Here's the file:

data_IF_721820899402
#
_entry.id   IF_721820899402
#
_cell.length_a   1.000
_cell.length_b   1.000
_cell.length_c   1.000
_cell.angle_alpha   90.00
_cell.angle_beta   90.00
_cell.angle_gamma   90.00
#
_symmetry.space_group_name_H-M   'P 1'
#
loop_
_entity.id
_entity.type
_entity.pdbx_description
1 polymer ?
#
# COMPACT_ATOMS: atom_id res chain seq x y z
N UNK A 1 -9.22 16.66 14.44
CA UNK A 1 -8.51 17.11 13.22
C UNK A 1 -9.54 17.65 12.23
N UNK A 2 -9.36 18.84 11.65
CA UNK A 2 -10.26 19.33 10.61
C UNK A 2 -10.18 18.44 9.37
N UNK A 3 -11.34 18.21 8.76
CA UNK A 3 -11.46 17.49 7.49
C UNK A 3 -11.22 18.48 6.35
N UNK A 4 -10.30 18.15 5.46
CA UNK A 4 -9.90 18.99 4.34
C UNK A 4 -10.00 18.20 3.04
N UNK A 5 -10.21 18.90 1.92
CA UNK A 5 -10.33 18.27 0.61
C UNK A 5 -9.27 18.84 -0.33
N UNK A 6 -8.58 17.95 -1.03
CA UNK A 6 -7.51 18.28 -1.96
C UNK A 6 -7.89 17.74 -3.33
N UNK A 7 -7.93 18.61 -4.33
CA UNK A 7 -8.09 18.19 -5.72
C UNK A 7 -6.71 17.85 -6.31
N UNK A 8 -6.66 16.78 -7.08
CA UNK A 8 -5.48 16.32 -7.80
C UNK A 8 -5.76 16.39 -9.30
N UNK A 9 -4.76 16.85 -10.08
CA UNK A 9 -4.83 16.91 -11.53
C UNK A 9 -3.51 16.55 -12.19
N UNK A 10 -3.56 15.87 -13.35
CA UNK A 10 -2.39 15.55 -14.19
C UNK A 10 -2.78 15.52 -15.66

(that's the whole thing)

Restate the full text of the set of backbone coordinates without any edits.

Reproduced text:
data_IF_721820899402
#
_entry.id   IF_721820899402
#
_cell.length_a   1.000
_cell.length_b   1.000
_cell.length_c   1.000
_cell.angle_alpha   90.00
_cell.angle_beta   90.00
_cell.angle_gamma   90.00
#
_symmetry.space_group_name_H-M   'P 1'
#
loop_
_entity.id
_entity.type
_entity.pdbx_description
1 polymer ?
#
# COMPACT_ATOMS: atom_id res chain seq x y z
N UNK A 1 -9.22 16.66 14.44
CA UNK A 1 -8.51 17.11 13.22
C UNK A 1 -9.54 17.65 12.23
N UNK A 2 -9.36 18.84 11.65
CA UNK A 2 -10.26 19.33 10.61
C UNK A 2 -10.18 18.44 9.37
N UNK A 3 -11.34 18.21 8.76
CA UNK A 3 -11.46 17.49 7.49
C UNK A 3 -11.22 18.48 6.35
N UNK A 4 -10.30 18.15 5.46
CA UNK A 4 -9.90 18.99 4.34
C UNK A 4 -10.00 18.20 3.04
N UNK A 5 -10.21 18.90 1.92
CA UNK A 5 -10.33 18.27 0.61
C UNK A 5 -9.27 18.84 -0.33
N UNK A 6 -8.58 17.95 -1.03
CA UNK A 6 -7.51 18.28 -1.96
C UNK A 6 -7.89 17.74 -3.33
N UNK A 7 -7.93 18.61 -4.33
CA UNK A 7 -8.09 18.19 -5.72
C UNK A 7 -6.71 17.85 -6.31
N UNK A 8 -6.66 16.78 -7.08
CA UNK A 8 -5.48 16.32 -7.80
C UNK A 8 -5.76 16.39 -9.30
N UNK A 9 -4.76 16.85 -10.08
CA UNK A 9 -4.83 16.91 -11.53
C UNK A 9 -3.51 16.55 -12.19
N UNK A 10 -3.56 15.87 -13.35
CA UNK A 10 -2.39 15.55 -14.19
C UNK A 10 -2.78 15.52 -15.66